The Returns to Nursing: Evidence from a Parental Leave Program

69 Pages Posted: 21 Feb 2017

See all articles by Benjamin Friedrich

Benjamin Friedrich

Northwestern University - Kellogg School of Management

Martin B. Hackmann

University of California, Los Angeles (UCLA); National Bureau of Economic Research (NBER)

Date Written: February 2017

Abstract

Nurses comprise the largest health profession. In this paper, we measure the effect of nurses on health care delivery and patient health outcomes across sectors. Our empirical strategy takes advantage of a parental leave program, which led to a sudden, unintended, and persistent 12% reduction in nurse employment. Our findings indicate detrimental effects on hospital care delivery as indicated by an increase in 30-day readmission rates and a distortion of technology utilization. The effects for nursing home care are more drastic. We estimate a persistent 13% increase in nursing home mortality among the elderly aged 85 and older. Our results also highlight an unintended negative consequence of parental leave programs borne by providers and patients.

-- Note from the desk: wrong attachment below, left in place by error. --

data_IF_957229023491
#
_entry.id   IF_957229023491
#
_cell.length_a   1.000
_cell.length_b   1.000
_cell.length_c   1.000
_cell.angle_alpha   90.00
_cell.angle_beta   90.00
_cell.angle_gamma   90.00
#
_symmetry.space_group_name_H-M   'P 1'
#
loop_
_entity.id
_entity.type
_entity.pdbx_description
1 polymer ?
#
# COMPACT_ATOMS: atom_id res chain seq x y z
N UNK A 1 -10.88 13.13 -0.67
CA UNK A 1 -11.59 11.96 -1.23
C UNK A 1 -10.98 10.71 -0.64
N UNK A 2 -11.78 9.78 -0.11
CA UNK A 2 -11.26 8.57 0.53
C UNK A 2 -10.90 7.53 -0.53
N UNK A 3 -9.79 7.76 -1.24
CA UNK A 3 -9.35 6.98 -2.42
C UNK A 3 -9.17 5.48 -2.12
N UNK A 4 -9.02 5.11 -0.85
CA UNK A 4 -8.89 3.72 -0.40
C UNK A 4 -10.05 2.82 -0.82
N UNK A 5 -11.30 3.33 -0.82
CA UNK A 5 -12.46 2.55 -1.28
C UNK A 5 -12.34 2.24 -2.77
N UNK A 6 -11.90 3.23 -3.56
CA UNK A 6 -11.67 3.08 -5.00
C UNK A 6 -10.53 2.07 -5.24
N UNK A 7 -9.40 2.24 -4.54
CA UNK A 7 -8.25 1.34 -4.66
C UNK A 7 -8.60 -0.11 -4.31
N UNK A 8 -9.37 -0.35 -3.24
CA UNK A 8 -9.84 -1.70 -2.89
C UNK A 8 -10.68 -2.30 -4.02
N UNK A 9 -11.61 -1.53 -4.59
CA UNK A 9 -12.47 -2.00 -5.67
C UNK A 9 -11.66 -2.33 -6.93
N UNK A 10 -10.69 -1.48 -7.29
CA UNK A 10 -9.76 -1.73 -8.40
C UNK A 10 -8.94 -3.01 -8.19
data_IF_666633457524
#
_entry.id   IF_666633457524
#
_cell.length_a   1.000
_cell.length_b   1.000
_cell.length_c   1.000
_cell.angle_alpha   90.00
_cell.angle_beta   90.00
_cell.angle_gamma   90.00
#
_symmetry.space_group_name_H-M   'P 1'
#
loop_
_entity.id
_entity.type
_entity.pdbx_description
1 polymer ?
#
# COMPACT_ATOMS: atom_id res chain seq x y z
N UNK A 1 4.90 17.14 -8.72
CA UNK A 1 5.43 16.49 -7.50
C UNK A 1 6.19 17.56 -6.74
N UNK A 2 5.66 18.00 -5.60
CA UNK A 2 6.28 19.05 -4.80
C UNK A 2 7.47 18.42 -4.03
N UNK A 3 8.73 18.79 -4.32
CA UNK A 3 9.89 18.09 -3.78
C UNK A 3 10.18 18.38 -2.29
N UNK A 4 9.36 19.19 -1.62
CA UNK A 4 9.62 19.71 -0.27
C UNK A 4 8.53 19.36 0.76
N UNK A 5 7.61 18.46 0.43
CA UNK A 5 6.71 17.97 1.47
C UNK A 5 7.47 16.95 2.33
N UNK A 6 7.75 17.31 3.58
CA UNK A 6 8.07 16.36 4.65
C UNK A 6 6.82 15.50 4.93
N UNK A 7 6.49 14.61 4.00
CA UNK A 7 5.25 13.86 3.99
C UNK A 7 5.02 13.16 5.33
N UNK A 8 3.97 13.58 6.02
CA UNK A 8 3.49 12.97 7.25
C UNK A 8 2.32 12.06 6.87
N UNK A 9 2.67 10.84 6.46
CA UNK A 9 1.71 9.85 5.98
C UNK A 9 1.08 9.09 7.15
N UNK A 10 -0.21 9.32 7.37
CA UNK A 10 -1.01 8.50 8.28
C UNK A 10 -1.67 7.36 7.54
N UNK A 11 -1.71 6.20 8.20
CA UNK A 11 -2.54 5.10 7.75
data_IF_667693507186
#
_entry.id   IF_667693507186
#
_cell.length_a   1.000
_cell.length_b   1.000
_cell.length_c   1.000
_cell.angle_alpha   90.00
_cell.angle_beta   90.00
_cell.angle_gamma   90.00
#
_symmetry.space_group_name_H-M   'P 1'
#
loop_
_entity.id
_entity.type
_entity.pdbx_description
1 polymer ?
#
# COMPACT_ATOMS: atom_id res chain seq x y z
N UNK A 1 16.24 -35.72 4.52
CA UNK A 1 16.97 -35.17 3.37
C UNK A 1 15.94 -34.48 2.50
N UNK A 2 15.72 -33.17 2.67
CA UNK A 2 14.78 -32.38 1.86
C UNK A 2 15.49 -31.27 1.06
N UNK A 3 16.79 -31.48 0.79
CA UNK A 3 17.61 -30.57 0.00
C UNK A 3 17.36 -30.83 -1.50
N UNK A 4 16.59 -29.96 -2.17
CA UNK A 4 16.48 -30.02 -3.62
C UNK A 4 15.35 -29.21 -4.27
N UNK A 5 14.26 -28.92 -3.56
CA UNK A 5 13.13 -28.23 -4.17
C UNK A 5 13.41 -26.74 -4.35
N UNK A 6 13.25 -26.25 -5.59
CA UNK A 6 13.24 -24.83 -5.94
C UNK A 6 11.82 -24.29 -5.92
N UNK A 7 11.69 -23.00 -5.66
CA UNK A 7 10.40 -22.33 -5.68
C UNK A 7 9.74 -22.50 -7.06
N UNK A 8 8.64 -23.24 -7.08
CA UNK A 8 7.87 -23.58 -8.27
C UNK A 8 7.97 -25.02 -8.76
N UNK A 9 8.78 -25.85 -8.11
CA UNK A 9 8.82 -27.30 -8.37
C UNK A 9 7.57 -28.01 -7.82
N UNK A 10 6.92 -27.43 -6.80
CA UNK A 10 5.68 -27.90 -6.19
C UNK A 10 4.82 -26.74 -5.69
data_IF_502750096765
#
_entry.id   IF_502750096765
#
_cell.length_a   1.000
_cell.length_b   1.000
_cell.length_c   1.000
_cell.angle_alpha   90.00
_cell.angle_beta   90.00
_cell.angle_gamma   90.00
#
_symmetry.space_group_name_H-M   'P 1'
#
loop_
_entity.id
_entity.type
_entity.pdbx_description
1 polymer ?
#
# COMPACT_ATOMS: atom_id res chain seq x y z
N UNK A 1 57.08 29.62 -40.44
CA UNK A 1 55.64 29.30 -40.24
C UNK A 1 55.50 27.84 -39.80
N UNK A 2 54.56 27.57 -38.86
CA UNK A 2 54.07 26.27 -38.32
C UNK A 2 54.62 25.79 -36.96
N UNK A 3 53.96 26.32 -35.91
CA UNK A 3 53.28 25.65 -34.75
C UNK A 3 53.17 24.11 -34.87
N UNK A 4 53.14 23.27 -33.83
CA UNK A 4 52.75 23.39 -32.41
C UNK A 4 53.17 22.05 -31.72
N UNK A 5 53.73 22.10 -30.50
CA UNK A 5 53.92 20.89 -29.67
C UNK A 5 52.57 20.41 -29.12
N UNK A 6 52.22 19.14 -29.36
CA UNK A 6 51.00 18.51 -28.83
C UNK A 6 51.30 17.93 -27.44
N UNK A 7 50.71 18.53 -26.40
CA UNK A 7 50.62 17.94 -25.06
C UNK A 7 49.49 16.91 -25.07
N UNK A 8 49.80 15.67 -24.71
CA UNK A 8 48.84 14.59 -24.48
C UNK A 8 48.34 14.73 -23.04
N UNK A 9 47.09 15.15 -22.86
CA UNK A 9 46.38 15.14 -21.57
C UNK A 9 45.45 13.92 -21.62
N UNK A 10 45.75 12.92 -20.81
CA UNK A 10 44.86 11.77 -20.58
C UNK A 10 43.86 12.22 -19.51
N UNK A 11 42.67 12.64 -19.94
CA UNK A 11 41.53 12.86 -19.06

Suggested Citation

Friedrich, Benjamin and Hackmann, Martin B., The Returns to Nursing: Evidence from a Parental Leave Program (February 2017). NBER Working Paper No. w23174. Available at SSRN: https://ssrn.com/abstract=2920392

Benjamin Friedrich (Contact Author)

Northwestern University - Kellogg School of Management ( email )

2001 Sheridan Road
Evanston, IL 60208
United States

Martin B. Hackmann

University of California, Los Angeles (UCLA) ( email )

8283 Bunche Hall
Mail Stop: 147703
Los Angeles, CA 90095
United States

National Bureau of Economic Research (NBER) ( email )

1050 Massachusetts Avenue
Cambridge, MA 02138
United States

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